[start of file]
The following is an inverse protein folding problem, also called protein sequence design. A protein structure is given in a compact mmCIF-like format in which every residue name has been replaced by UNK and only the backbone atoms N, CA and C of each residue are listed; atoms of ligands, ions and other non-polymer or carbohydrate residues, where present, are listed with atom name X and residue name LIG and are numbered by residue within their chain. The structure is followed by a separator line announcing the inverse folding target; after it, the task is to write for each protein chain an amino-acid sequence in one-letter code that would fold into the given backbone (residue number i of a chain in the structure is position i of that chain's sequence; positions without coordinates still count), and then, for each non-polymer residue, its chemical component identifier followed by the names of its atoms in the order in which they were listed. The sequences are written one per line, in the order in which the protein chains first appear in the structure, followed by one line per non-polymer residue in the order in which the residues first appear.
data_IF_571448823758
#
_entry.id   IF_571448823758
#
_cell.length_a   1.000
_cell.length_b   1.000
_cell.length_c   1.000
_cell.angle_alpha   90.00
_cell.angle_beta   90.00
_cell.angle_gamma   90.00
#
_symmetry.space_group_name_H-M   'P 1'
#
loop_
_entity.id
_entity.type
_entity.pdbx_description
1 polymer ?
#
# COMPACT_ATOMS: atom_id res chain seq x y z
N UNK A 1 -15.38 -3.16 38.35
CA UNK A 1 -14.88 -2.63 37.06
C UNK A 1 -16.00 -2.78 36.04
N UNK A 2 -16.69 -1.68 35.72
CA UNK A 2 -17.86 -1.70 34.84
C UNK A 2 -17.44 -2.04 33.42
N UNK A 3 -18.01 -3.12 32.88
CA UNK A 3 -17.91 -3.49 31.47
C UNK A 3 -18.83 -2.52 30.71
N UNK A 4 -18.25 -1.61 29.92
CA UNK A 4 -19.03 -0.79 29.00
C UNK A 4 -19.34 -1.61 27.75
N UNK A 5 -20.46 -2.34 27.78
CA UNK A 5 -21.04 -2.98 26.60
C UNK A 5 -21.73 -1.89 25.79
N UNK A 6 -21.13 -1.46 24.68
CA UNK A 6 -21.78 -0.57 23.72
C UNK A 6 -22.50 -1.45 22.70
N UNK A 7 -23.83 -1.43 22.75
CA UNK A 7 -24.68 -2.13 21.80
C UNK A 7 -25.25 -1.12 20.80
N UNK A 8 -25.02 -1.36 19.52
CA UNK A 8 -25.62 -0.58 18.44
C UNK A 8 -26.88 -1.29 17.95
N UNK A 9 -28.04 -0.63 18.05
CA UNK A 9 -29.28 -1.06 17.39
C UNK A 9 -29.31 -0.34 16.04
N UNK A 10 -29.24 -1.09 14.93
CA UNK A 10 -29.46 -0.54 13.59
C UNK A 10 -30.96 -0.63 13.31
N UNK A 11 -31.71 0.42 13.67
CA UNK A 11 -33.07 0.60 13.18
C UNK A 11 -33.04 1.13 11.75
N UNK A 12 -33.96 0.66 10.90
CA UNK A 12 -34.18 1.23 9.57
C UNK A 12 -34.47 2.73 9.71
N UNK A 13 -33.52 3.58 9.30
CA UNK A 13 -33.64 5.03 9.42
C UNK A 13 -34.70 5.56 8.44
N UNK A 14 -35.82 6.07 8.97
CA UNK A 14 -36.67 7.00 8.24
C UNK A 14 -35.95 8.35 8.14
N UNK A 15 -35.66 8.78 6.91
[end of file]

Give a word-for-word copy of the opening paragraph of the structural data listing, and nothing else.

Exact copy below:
The following is an inverse protein folding problem, also called protein sequence design. A protein structure is given in a compact mmCIF-like format in which every residue name has been replaced by UNK and only the backbone atoms N, CA and C of each residue are listed; atoms of ligands, ions and other non-polymer or carbohydrate residues, where present, are listed with atom name X and residue name LIG and are numbered by residue within their chain. The structure is followed by a separator line announcing the inverse folding target; after it, the task is to write for each protein chain an amino-acid sequence in one-letter code that would fold into the given backbone (residue number i of a chain in the structure is position i of that chain's sequence; positions without coordinates still count), and then, for each non-polymer residue, its chemical component identifier followed by the names of its atoms in the order in which they were listed. The sequences are written one per line, in the order in which the protein chains first appear in the structure, followed by one line per non-polymer residue in the order in which the residues first appear.